Discurso al Embajador de BOLIVIA,
Excmo. Sr. Don Daniel CABEZAS GÓMEZ*
23 de febrero de 1990
I am very happy to receive the letters of Credence which accredit you as Ambassador Extraordinary and Plenipotentiary of Bolivia to the Holy See. You come to take your place within a succession of Representatives of your country in the noble mission of maintaining and broadening the relations between the Apostolic See and the Bolivian nation, so near to my concern and my affection as Shepherd.
I thank you warmly for the kind words which you expressed to me, in particular for the deferential greeting of the Constitutional President of Bolivia to whom I ask you to convey my best wishes for peace and prosperity.
I am pleased to know that the strong intention of your country's leaders is to construct a firm foundation which will permit the establishment of a more just social order. During my pastoral visit to Bolivia, to which you alluded very kindly, I was able to appreciate the great values which adorn the Bolivian people: their deeply human character. their spirit of hospitality, their tenacity and their capacity to resist in face of adversity, their pure Christian roots. Yet, at the same time, I was able to observe the serious problems which inhibit the legitimate aspirations of many Bolivians for development of the type the Church proclaims in her social teaching.
Therefore, it becomes necessary to promote an attitude of solidarity, at the level of the international community as well, which would make possible the overcoming of the present difficulties in order to thus reach new goals of progress and prosperity. In this respect, the problem of the external debt represents a worrisome challenge to the economy and to the standard of living of broad sectors of your country's population. The social and human cost which that debt crisis carries with it is such that a situation like this one cannot be discussed in economic or ‑ monetary terms alone. For this reason, it is necessary to promote new forms of international solidarity as well, which in a climate of mutual responsibility and trust, allows for the elaboration of long ‑ and short ‑ term measures which can preclude the frustration of the legitimate aspirations of so many Bolivians regarding the development which is due them. «Concerning the foundations of justice and solidarity» - as I said in my meeting with the Diplomatic Corps in La Paz – «it is possible to establish a stable base for building an international community without permanent and serious catastrophes, without dramatic insecurity, without conflicts with irreparable consequences» (Discourse to the Diplomatic Corps, 10 May 1988, n. 3).
This is a task which demands the cooperation of all, especially of those who hold positions of responsibility; a cooperation in which the person is the measure and centre of all development projects, since the human person – made in the likeness of God – is the greatest treasure which a nation can have.
Therefore, may integral human advancement be the primary objective to be reached, since the human mind with its creative capacity is the motor driving all progress.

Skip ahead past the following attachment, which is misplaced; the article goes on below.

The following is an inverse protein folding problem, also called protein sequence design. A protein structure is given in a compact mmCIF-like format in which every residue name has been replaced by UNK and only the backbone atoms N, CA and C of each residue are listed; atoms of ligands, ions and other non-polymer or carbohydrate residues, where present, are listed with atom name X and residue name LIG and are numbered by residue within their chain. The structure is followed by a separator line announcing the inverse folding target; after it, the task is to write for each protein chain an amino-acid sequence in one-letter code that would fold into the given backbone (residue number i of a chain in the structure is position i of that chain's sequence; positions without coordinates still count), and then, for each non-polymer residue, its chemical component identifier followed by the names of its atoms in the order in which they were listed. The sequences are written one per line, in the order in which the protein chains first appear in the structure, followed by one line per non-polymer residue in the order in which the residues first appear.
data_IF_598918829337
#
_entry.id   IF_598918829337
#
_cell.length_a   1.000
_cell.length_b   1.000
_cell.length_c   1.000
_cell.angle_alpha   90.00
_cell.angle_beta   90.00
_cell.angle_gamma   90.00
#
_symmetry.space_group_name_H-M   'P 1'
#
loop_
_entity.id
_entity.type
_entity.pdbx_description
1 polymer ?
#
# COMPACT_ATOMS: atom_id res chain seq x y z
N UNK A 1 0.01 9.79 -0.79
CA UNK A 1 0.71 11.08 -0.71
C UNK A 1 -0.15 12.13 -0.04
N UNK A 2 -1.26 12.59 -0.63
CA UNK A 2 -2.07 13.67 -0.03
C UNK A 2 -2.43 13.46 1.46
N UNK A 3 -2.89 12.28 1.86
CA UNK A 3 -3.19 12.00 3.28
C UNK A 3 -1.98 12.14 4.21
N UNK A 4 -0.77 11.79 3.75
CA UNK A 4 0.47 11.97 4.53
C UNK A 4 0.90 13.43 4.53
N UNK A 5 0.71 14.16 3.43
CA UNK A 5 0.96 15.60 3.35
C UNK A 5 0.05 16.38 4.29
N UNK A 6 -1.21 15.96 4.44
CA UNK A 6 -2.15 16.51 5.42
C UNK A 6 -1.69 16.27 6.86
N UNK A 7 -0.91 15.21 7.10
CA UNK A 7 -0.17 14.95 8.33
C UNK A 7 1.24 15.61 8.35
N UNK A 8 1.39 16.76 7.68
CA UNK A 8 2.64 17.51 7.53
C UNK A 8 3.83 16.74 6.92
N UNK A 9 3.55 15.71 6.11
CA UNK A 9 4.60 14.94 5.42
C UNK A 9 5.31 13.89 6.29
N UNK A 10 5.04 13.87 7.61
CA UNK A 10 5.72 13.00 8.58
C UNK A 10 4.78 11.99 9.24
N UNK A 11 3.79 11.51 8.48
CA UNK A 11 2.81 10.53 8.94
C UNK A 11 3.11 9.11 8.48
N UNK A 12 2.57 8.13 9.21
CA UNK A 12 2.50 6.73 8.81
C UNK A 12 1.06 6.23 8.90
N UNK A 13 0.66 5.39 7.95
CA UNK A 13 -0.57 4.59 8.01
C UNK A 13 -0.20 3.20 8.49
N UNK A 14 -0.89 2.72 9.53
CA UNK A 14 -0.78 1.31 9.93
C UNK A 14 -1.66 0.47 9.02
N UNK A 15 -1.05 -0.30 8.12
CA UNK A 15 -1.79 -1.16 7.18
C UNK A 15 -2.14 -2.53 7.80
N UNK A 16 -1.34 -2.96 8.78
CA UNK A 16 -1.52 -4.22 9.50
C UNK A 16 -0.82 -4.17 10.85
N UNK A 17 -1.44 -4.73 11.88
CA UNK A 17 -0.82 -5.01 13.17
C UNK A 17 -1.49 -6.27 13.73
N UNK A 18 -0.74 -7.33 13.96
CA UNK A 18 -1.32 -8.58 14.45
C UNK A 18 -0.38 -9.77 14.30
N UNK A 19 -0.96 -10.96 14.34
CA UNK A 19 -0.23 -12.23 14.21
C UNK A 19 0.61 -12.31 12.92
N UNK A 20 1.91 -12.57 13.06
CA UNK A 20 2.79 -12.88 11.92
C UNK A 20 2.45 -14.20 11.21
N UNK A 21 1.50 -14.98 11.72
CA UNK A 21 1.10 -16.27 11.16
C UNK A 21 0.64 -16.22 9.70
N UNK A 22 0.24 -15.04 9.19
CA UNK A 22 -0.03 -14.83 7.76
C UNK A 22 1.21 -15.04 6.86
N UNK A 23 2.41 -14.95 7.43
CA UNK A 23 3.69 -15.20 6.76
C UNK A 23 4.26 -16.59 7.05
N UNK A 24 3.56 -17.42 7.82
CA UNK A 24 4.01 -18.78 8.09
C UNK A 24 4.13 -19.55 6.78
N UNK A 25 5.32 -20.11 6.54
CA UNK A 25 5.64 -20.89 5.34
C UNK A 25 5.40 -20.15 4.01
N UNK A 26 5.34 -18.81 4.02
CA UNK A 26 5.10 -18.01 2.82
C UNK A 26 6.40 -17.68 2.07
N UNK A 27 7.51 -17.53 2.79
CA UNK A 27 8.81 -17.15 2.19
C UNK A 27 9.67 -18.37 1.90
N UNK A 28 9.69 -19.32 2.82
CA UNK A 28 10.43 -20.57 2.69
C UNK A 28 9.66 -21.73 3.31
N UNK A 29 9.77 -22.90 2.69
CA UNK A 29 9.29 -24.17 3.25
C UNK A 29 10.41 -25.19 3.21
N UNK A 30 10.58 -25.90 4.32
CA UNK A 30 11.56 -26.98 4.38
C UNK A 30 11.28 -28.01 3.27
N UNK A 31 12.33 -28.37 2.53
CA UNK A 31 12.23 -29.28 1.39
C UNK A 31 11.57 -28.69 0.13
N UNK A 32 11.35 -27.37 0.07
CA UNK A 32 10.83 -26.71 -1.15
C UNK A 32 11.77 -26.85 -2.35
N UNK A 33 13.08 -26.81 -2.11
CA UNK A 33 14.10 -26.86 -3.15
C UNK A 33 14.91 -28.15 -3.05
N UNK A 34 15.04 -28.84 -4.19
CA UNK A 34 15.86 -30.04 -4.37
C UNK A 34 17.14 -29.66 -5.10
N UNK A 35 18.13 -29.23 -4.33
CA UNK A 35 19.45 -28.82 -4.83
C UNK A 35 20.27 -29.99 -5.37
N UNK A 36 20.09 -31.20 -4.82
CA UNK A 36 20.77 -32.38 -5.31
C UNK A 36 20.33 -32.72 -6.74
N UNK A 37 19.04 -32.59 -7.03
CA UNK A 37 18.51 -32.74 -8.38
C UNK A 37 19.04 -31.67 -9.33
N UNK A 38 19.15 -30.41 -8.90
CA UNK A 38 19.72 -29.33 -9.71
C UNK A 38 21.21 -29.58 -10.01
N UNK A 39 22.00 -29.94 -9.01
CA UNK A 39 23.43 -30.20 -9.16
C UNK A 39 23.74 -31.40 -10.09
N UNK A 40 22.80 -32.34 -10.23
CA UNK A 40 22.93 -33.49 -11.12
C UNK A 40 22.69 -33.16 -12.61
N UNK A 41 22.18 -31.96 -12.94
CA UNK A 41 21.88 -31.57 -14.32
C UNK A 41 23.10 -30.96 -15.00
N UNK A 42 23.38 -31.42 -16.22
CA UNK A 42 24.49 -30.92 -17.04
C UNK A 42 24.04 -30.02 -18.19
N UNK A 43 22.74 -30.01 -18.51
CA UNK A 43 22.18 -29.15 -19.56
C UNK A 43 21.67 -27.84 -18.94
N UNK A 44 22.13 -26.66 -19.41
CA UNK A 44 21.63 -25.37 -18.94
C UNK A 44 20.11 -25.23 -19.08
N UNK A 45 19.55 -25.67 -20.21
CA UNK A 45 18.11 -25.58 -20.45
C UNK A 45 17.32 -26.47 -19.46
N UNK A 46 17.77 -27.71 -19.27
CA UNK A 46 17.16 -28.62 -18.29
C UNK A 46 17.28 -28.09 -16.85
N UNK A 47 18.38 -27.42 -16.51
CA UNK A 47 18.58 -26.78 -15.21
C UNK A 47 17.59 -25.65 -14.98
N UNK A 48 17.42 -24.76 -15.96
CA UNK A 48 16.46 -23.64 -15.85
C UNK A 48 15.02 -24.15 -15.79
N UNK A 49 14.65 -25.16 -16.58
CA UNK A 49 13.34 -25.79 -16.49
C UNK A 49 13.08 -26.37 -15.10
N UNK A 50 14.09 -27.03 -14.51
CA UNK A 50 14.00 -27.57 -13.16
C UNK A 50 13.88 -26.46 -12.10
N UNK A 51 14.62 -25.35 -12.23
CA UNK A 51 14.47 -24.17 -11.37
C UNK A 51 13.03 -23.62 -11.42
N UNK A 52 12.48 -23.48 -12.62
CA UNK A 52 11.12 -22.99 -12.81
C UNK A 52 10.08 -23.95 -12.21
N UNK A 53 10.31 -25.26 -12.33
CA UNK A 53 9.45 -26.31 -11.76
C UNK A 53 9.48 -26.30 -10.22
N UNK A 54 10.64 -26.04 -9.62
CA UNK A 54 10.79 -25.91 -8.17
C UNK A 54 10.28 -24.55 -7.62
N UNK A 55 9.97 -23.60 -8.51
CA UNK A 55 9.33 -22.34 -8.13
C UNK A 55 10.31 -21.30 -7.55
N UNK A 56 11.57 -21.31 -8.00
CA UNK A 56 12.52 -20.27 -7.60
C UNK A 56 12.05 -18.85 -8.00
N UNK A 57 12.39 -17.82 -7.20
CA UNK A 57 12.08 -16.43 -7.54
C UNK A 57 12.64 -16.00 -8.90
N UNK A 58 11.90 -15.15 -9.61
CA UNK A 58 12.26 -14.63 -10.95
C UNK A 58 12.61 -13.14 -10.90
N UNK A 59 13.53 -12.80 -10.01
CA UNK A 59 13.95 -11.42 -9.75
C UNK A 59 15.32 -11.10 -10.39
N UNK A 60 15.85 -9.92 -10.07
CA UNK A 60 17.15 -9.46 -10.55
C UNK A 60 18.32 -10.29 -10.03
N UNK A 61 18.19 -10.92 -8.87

On the other hand, one cannot forget that not a few of the political and socio‑economic problems in the life of a people have their roots in and great repercussions on the moral order. The Church on this earth, faithful to the mandate received from her divine Founder, tries to shed light from the Gospel on temporal realities, prompted always by her zeal in serving the common good and great human causes.
In this regard, Pastors, priests, and religious communities in Bolivia will continue unstintingly in the carrying out of their mission of evangelization, charity and social work. They are those who continue in the line of men and women who, called to a vocation of selfless service, have dedicated their lives to lessen pain and to instruct and educate, by giving a witness of self-effacing commitment to the most needy. Thus did Your Excellency wish to accent this aspect in rendering homage to these servants of the Gospel, who bring help and consolation to the most distant places in the country, inspiring love and hope.
The Bolivian Authorities will be able to keep counting on the determined will of the Church – within her proper mission – to promote all those initiatives begun to advance the common good and integral development of individuals, families and society.
I make fervent wishes that, beyond passing and factional interests, Bolivians may do whatever lies within their power to build a more just and participatory social order where the defects and deficiencies mentioned by Your Excellency will have no place. The Christian principles which have formed the life of the Bolivian nation have to be a reason for well-founded hope and for encouragement in overcoming the difficulties of the present hour and have to inspire, with God's help, a new dynamism which opens new paths in Bolivia for economic and social development.
Mister Ambassador, before ending this meeting, I wish to assure you of my heartfelt esteem and support that the mission which you begin today may be productive with abundant fruits and successes.
I ask you to be a spokesman for my sentiments and hopes before your Government and other entities in your country, while I invoke upon you, your family, and collaborators and upon all the most beloved sons and daughters of the Bolivian Nation, the constant assistance of the Most High.
*L'Osservatore Romano. Weekly Edition in English n. 10 p.3.
© Copyright 1990 - Libreria Editrice Vaticana
© Copyright - Libreria Editrice Vaticana